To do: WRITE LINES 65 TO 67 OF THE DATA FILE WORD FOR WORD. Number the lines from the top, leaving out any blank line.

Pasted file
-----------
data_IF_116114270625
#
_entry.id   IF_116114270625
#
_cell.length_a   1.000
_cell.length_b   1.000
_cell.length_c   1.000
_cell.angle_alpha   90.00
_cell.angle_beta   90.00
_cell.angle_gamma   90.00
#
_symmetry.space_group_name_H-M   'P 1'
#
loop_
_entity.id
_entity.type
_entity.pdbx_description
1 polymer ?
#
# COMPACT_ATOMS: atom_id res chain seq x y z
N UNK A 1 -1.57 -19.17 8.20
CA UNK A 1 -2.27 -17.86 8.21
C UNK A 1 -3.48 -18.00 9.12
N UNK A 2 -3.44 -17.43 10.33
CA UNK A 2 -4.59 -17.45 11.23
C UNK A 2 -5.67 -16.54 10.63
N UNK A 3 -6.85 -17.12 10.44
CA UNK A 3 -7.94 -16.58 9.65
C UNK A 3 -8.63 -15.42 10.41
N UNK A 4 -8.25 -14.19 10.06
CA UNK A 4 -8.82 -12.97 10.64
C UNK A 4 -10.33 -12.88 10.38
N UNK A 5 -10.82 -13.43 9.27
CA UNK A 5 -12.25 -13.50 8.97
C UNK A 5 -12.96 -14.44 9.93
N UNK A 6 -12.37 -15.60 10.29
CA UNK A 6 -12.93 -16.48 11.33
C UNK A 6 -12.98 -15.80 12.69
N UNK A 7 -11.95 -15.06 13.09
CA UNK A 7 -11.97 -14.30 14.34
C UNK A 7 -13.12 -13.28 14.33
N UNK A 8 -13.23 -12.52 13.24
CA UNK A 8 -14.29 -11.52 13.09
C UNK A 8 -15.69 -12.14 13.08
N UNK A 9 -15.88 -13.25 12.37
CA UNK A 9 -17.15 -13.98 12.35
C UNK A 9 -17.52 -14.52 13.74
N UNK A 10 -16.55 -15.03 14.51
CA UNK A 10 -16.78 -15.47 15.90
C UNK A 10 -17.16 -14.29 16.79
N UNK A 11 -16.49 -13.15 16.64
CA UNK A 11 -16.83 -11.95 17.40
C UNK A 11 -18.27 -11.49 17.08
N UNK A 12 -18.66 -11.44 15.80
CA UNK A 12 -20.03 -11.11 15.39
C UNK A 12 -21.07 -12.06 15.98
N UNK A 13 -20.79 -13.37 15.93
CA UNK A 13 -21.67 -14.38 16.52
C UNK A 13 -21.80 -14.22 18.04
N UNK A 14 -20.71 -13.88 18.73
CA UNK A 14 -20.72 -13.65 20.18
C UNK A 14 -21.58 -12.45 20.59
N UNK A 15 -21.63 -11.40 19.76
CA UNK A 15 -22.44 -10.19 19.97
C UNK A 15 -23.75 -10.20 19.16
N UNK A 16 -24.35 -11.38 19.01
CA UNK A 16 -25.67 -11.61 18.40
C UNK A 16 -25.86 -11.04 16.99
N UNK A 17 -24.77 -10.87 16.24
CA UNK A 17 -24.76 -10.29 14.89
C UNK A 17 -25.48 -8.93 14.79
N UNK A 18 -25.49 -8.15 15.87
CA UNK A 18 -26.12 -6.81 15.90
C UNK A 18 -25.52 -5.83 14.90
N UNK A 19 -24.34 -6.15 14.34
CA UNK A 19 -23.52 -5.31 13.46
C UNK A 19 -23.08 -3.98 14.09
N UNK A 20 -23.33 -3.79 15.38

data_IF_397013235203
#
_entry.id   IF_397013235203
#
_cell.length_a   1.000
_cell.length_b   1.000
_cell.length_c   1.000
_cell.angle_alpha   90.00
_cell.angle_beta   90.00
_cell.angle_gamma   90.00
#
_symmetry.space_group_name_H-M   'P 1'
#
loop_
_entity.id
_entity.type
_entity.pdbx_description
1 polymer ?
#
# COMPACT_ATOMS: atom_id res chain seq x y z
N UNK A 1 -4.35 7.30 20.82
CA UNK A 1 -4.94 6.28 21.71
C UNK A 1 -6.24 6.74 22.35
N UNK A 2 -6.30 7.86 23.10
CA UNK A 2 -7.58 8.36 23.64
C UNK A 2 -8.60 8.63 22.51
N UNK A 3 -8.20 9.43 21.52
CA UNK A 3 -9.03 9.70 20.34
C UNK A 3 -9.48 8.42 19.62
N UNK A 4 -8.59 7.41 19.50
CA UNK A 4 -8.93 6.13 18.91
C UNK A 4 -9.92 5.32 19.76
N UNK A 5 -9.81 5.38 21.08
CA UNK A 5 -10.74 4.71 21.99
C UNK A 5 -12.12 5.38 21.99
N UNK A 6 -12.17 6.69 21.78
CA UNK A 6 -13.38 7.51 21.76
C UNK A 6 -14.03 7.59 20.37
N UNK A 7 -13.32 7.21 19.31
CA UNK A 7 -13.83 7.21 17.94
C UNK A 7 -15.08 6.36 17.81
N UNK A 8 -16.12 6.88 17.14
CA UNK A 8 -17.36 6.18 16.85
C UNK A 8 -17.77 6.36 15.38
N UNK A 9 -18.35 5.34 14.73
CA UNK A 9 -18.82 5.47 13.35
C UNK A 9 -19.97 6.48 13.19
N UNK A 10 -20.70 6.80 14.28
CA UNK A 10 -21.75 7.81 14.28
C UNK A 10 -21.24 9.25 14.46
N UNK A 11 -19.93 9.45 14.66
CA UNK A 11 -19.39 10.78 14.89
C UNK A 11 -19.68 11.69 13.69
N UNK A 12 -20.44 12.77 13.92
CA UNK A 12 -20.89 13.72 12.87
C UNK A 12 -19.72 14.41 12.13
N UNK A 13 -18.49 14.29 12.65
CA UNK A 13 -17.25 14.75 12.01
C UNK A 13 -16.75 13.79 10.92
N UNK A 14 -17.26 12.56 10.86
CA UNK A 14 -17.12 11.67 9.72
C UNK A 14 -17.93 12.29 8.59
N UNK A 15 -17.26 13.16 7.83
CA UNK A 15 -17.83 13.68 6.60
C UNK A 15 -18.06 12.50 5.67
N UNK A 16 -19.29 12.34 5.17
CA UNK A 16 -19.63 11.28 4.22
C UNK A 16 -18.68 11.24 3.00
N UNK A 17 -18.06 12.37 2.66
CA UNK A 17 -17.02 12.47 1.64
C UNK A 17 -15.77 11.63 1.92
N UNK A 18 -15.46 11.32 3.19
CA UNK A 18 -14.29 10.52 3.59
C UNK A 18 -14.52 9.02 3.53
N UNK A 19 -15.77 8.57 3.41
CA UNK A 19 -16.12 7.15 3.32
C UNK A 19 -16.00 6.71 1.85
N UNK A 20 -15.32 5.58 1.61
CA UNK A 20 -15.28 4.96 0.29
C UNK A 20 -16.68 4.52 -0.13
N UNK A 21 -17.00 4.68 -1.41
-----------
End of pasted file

C UNK A 15 -23.75 -10.20 19.16
N UNK A 16 -24.35 -11.38 19.01
CA UNK A 16 -25.67 -11.61 18.40